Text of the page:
Ladies and gentlemen, we have come full circle. In January of last year, I started a Blogging Tips series, which went on for the following 12 months. Together, we have explored many different topics. From research, as well as from your comments, I have learned a lot that I have since incorporated into my blogging. It makes me feel like “the real deal” a little more. This post will be the last in this series. At least for now.
If you would like to revisit some of the posts from this series, or if you simply missed them at the time of their posting, I have something just for you. Below is a list of each post with a short description, making it easy for you to navigate. You can find the answer to your blogging questions in a matter of a click or two.
JANUARY – rules; an introduction.
FEBRUARY – tells you how to get the most comments.
MARCH – provides tips on how to promote your content.
APRIL – gives excellent advice to newbies and reminds us of the basics.
MAY – reveals what TO DO to gain a following and what NOT TO DO if you do not want to lose the audience you already have.
JUNE – showcases the most popular niches if you are trying to pick one for yourself, or if you are looking to re-brand.
JULY – presents some surprising trends related to WP usage. See if you can relate.
AUGUST – divulges how much time we spend on WP so you can adjust the length of your posts accordingly.
SEPTEMBER – reports the frequency with which most people post.
OCTOBER – provides crucial information on how to compose your titles. !!!Bonus!!! – title generators and analyzers included!
NOVEMBER – highlights the importance of images in your post.
DECEMBER – discusses the importance of the magic trio to get your post clicked on.
JANUARY – explains the reality of tags.
you find some things
that will help
make YOUR blogging world
a better place!
THANK YOU all for reading and contributing to the series. I consider that to have been a fantastic collaborative effort! I could not have done it without you. Now go, be proud, and implement those tips and tricks.
How do you use tags?
- (How many tags do you use on average in your post?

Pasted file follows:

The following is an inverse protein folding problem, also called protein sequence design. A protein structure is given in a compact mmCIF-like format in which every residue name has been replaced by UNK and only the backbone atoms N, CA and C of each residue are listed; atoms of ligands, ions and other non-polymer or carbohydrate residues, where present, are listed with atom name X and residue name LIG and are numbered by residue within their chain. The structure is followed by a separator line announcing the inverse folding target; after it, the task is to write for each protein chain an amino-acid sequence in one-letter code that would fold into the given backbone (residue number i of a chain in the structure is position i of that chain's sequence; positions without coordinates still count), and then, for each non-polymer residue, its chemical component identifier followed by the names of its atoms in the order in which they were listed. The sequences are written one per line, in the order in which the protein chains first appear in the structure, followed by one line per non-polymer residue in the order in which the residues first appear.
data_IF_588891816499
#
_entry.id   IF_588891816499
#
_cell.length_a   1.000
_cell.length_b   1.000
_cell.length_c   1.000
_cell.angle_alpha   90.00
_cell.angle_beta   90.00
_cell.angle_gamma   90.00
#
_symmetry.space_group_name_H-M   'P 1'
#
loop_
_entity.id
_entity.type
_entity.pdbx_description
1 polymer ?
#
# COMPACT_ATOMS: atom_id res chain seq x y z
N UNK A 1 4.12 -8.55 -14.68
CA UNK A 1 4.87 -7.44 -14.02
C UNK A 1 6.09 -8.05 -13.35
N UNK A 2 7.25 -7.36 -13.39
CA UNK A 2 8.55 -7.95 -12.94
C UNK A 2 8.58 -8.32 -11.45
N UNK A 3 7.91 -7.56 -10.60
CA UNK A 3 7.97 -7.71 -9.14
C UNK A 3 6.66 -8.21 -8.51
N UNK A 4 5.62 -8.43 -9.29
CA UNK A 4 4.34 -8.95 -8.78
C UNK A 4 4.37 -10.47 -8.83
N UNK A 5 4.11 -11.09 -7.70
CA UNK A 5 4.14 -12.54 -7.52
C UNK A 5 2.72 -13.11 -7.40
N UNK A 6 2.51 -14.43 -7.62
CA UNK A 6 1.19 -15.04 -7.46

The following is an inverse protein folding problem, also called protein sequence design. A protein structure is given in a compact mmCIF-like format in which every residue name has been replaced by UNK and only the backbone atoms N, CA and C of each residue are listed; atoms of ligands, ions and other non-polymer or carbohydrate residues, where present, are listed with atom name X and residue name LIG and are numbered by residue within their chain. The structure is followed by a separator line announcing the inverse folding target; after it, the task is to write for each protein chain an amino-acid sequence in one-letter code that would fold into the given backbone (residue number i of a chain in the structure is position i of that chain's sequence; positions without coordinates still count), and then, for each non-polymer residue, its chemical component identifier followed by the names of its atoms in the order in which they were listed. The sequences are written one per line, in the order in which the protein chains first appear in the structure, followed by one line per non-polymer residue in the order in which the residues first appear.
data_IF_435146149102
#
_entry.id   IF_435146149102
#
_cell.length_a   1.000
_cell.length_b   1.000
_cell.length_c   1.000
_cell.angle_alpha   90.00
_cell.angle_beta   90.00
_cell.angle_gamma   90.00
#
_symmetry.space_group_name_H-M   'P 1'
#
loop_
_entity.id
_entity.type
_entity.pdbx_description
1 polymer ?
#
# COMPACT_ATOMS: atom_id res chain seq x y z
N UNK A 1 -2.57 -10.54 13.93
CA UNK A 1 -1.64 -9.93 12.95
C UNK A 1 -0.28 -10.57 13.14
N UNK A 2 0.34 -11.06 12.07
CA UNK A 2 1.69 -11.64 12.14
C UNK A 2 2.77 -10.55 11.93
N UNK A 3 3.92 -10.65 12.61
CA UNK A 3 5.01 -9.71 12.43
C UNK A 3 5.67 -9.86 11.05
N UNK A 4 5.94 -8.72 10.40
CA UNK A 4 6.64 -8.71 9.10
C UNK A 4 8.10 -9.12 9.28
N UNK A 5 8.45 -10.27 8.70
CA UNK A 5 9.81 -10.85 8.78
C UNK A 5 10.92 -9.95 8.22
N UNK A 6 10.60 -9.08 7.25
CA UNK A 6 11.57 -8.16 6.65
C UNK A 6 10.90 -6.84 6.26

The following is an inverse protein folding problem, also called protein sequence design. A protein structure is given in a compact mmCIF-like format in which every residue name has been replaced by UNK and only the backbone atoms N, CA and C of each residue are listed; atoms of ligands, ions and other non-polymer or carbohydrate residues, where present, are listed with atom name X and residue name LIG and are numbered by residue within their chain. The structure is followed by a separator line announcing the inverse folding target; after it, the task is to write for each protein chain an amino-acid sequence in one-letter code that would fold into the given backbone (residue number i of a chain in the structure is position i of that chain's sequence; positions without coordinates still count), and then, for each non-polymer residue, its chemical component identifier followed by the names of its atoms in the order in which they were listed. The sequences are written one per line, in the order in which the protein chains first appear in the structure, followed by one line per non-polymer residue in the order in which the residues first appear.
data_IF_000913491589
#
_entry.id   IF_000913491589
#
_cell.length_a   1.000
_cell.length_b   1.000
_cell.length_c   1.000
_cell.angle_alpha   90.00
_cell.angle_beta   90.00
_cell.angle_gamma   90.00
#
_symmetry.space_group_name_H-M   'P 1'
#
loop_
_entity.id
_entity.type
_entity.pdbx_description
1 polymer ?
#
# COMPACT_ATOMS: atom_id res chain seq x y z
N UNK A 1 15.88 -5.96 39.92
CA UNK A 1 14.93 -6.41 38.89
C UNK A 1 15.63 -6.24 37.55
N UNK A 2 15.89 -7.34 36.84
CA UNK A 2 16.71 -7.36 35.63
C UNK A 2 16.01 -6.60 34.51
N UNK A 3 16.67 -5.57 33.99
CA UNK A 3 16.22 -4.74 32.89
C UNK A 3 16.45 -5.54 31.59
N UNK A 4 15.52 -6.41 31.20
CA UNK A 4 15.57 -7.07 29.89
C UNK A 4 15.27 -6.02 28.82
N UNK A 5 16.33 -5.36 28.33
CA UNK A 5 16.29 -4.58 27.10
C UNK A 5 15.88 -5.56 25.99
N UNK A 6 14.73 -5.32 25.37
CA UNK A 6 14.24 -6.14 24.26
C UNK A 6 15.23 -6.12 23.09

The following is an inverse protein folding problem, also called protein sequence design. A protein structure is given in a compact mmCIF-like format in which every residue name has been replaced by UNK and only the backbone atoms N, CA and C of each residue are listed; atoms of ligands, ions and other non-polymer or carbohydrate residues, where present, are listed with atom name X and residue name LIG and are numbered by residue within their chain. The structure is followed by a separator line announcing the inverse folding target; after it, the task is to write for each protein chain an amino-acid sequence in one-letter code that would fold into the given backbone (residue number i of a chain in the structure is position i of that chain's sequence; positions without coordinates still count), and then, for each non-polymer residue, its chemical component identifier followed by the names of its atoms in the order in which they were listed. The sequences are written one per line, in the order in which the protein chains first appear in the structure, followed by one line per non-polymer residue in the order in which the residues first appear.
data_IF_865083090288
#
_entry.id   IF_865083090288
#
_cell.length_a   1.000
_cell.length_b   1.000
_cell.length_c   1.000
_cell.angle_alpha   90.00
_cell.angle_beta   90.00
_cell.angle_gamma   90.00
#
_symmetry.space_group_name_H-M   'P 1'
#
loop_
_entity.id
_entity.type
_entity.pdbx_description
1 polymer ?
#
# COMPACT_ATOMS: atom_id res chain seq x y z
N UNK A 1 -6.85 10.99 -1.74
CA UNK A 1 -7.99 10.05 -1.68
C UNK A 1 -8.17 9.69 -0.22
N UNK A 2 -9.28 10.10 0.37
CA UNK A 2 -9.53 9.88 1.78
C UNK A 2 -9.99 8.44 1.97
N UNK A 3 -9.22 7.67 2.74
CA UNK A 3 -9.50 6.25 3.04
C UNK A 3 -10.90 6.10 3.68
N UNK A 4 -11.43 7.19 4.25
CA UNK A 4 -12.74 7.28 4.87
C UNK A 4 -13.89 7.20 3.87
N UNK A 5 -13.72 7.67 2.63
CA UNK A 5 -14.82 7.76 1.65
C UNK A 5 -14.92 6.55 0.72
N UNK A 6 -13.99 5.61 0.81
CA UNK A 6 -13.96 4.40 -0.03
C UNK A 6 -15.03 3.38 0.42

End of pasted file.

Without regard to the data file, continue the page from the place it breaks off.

- How do you come up with your tags?
- Which tags do you think get the most exposure?
- As a reader, what tags do you search for most often?)
Answers to Q1:
- There are bloggers who do not use tags at all.
- Many people use between five and 10 tags per post.
- A couple of people use up to 15 tags.
- The highest number of tags (reported to me) used per post is 30.
Answers to Q2:
- It is not easy to come up with meaningful tags.
- People search for what is trendy.
- Some use their name/blog name as tags (which I found very helpful) and/or their location.
- Describe what your post is about in a single word or phrase.
- Tag the way you felt when you wrote your post.
- Use what you thought about when writing the post as a tag.
- Origin place and/or media source of a news story.
Answers to Q3:
- Depression; Mental Health; Suicide; Panic Attacks, Anxiety
- Gratitude, Inspiration, Motivation, Strength, Positivity, Hope, Productivity, Life
- Blogosphere, Blogging, Blogging Tips, WordPress
- Am Writing, Writing, Writing tips, Metaphor, Creative Writing, Flash Fiction, Prose, Poetry, Poem, Micropoetry
- Challenge Hashtags (ex.: blogmas, awards)
- Book(s), Novel, Movie
- News, Opinion
Answers to Q4:
- I found out that I am not the only person who does not search for new blogs by tags.
- Some of you search for tags that you yourselves use to scope out the competition.
- The most popular tags you search for include “life,” “motivation,” “inspiration,” “anxiety.”
Tags are like keywords. WordPress indexes every post tagged with a certain word so that you can easily read all posts tagged with the word “life” (for example). You are forced to use categories when writing a post, but you do not need to use any tags at all. Why use it? So that people find your post when searching for a specific word or phrase. Exposure is good, right?
How are categories different from tags? The former are meant to be broader, while the latter more specific. For example, if you write about different sports, your categories could include “Basketball,” “Football,” etc. “Green Bay Backers,” “Chicago Bulls,” “Michael Jordan” might be your tags.